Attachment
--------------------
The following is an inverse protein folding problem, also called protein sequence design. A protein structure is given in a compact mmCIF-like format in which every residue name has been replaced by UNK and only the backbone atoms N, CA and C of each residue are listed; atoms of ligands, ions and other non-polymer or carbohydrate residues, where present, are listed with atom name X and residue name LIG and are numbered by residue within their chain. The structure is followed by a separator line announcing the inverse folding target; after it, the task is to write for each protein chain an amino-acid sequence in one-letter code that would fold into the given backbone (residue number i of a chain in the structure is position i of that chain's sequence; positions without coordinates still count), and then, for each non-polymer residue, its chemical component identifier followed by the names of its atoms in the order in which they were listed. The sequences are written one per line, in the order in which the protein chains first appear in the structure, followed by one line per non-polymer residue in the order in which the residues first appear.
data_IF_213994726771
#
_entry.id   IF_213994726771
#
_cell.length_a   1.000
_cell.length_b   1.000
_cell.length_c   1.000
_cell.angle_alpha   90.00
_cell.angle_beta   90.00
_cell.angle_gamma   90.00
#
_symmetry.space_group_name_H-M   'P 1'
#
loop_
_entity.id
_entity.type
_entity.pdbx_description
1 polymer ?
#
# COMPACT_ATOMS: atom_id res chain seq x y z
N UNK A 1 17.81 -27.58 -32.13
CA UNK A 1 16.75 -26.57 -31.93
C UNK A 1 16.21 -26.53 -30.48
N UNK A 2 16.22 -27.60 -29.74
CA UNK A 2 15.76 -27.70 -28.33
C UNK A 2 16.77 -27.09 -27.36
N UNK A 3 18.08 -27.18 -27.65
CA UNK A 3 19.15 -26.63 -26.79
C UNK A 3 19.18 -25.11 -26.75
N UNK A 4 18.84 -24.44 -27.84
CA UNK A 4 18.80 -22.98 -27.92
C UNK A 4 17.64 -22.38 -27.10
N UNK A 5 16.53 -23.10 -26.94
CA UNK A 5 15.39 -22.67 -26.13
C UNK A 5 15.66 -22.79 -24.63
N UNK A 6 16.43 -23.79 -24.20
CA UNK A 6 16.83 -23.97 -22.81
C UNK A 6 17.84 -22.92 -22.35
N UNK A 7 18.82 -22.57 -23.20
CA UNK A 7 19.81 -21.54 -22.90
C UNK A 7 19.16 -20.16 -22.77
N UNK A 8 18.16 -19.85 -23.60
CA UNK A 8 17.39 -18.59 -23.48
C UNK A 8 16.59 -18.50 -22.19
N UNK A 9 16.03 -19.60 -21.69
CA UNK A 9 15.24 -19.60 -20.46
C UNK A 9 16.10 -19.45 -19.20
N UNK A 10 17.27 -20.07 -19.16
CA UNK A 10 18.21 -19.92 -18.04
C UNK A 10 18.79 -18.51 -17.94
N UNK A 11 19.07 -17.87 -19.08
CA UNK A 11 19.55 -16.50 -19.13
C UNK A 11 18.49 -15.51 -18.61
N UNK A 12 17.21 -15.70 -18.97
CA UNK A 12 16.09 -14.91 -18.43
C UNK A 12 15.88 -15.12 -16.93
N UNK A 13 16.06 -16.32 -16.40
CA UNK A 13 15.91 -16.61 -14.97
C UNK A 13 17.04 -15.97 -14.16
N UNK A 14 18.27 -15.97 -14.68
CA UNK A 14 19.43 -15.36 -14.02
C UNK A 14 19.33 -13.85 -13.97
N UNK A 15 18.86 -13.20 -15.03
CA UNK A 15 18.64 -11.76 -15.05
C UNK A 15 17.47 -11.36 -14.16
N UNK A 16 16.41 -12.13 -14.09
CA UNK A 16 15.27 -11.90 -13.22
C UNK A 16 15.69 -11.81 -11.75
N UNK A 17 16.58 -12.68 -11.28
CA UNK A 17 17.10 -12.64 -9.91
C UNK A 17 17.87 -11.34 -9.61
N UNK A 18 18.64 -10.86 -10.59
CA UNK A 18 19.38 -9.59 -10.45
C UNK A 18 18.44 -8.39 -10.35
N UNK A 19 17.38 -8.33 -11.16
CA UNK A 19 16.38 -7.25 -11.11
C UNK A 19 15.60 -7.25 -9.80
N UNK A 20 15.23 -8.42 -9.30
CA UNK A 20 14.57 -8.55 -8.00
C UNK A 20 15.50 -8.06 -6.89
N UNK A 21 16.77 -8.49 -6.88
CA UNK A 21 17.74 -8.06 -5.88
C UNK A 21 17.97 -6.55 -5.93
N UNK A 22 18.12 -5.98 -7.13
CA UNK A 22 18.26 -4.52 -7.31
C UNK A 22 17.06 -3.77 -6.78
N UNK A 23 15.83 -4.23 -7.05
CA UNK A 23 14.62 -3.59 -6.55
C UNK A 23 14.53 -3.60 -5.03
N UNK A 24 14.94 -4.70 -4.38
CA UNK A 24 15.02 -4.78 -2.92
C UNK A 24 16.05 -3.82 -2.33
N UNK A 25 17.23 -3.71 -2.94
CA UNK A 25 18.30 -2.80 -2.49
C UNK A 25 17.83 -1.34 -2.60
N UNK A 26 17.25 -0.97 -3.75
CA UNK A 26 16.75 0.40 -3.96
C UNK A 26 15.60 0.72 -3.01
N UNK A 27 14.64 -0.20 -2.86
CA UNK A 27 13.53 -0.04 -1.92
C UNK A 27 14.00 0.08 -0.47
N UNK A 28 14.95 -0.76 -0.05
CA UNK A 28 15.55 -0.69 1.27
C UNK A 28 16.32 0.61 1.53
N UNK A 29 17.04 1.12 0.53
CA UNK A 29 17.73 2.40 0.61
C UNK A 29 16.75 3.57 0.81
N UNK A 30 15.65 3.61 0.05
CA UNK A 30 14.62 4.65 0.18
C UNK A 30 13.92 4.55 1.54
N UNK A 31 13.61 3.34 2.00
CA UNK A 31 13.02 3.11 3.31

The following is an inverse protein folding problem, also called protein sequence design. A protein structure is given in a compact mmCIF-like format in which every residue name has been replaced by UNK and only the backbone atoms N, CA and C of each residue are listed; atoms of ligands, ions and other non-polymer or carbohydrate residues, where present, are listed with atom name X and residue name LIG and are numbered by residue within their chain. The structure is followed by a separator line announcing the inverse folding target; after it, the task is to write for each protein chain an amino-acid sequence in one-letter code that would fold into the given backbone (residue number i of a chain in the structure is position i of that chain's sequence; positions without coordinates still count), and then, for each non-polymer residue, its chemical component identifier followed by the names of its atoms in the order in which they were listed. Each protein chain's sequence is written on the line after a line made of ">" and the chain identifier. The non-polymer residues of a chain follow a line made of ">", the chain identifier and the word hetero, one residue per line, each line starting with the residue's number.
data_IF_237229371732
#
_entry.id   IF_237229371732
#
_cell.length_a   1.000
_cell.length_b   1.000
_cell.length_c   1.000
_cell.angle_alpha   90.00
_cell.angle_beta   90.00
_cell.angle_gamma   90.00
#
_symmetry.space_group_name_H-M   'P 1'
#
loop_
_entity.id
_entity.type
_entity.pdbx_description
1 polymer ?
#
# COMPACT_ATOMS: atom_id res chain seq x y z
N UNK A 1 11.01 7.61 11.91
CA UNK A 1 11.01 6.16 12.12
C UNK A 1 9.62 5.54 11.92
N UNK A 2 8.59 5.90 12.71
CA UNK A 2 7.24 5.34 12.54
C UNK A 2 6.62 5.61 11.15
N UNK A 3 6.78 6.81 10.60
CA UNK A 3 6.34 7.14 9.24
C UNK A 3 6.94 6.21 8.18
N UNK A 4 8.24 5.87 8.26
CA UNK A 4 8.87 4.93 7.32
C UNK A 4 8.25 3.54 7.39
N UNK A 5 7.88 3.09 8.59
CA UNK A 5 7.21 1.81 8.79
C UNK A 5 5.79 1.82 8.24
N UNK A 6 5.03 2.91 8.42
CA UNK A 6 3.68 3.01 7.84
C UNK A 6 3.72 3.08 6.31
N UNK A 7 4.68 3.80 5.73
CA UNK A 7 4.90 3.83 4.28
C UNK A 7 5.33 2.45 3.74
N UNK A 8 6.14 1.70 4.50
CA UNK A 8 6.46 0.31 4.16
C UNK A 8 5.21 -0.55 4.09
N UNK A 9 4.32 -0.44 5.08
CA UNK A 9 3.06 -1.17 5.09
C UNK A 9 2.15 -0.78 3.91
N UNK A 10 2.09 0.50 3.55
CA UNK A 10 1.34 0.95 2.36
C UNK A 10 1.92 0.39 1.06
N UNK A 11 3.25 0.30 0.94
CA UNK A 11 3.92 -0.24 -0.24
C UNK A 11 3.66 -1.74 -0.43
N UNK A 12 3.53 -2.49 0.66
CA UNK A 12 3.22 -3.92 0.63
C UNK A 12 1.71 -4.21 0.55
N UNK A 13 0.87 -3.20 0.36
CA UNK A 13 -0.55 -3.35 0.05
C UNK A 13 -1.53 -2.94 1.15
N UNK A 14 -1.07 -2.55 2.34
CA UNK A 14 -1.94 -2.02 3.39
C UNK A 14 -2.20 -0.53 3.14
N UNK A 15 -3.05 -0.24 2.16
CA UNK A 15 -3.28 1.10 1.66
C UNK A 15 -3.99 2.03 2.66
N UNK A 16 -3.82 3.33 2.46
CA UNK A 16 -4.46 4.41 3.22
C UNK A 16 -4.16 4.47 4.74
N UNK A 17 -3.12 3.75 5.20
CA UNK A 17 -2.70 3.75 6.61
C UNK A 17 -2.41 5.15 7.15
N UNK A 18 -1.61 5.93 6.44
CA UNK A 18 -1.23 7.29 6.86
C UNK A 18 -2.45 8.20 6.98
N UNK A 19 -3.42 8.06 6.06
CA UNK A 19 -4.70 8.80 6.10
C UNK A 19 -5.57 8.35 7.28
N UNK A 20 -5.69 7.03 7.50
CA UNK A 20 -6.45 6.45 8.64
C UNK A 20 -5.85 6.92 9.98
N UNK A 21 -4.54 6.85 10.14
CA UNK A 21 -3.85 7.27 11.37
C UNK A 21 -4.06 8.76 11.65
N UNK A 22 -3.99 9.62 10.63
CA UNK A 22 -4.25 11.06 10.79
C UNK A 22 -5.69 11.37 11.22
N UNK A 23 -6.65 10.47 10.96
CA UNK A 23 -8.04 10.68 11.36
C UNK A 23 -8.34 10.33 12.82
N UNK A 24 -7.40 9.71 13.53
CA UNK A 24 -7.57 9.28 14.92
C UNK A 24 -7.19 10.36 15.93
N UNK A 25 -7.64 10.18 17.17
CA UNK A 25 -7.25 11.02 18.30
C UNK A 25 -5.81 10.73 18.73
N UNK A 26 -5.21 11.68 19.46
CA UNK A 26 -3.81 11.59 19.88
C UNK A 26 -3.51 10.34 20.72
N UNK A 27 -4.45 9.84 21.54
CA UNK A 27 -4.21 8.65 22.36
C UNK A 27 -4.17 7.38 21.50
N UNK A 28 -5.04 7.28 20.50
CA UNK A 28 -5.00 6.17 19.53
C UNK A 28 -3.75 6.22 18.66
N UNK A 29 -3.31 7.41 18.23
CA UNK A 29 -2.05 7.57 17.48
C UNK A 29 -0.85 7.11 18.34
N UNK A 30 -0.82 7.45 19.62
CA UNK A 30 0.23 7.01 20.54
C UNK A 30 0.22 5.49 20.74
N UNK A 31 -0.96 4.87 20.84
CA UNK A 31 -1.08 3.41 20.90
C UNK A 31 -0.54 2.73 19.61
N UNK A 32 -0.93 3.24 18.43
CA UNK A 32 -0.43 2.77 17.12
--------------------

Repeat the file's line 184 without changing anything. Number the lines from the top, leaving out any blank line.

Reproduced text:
CA UNK A 17 -2.70 3.75 6.61